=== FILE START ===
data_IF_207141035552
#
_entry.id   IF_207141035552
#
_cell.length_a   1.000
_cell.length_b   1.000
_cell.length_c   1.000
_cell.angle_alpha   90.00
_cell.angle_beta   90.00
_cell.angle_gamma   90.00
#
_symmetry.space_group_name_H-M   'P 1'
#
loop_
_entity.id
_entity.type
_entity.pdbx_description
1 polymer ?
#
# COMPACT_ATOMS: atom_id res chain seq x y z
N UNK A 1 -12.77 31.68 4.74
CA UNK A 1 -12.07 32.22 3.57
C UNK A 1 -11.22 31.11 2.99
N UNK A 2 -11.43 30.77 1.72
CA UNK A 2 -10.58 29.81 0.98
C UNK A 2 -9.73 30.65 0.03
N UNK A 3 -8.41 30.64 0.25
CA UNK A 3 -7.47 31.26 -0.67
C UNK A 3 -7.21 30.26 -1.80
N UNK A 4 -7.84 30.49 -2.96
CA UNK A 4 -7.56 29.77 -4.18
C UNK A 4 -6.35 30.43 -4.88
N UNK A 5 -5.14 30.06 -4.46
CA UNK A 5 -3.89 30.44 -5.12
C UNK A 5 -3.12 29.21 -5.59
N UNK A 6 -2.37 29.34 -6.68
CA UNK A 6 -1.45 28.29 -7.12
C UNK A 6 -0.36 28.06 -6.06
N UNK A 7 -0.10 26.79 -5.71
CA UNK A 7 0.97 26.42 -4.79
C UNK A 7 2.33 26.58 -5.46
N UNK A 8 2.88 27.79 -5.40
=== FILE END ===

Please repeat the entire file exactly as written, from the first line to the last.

data_IF_207141035552
#
_entry.id   IF_207141035552
#
_cell.length_a   1.000
_cell.length_b   1.000
_cell.length_c   1.000
_cell.angle_alpha   90.00
_cell.angle_beta   90.00
_cell.angle_gamma   90.00
#
_symmetry.space_group_name_H-M   'P 1'
#
loop_
_entity.id
_entity.type
_entity.pdbx_description
1 polymer ?
#
# COMPACT_ATOMS: atom_id res chain seq x y z
N UNK A 1 -12.77 31.68 4.74
CA UNK A 1 -12.07 32.22 3.57
C UNK A 1 -11.22 31.11 2.99
N UNK A 2 -11.43 30.77 1.72
CA UNK A 2 -10.58 29.81 0.98
C UNK A 2 -9.73 30.65 0.03
N UNK A 3 -8.41 30.64 0.25
CA UNK A 3 -7.47 31.26 -0.67
C UNK A 3 -7.21 30.26 -1.80
N UNK A 4 -7.84 30.49 -2.96
CA UNK A 4 -7.56 29.77 -4.18
C UNK A 4 -6.35 30.43 -4.88
N UNK A 5 -5.14 30.06 -4.46
CA UNK A 5 -3.89 30.44 -5.12
C UNK A 5 -3.12 29.21 -5.59
N UNK A 6 -2.37 29.34 -6.68
CA UNK A 6 -1.45 28.29 -7.12
C UNK A 6 -0.36 28.06 -6.06
N UNK A 7 -0.10 26.79 -5.71
CA UNK A 7 0.97 26.42 -4.79
C UNK A 7 2.33 26.58 -5.46
N UNK A 8 2.88 27.79 -5.40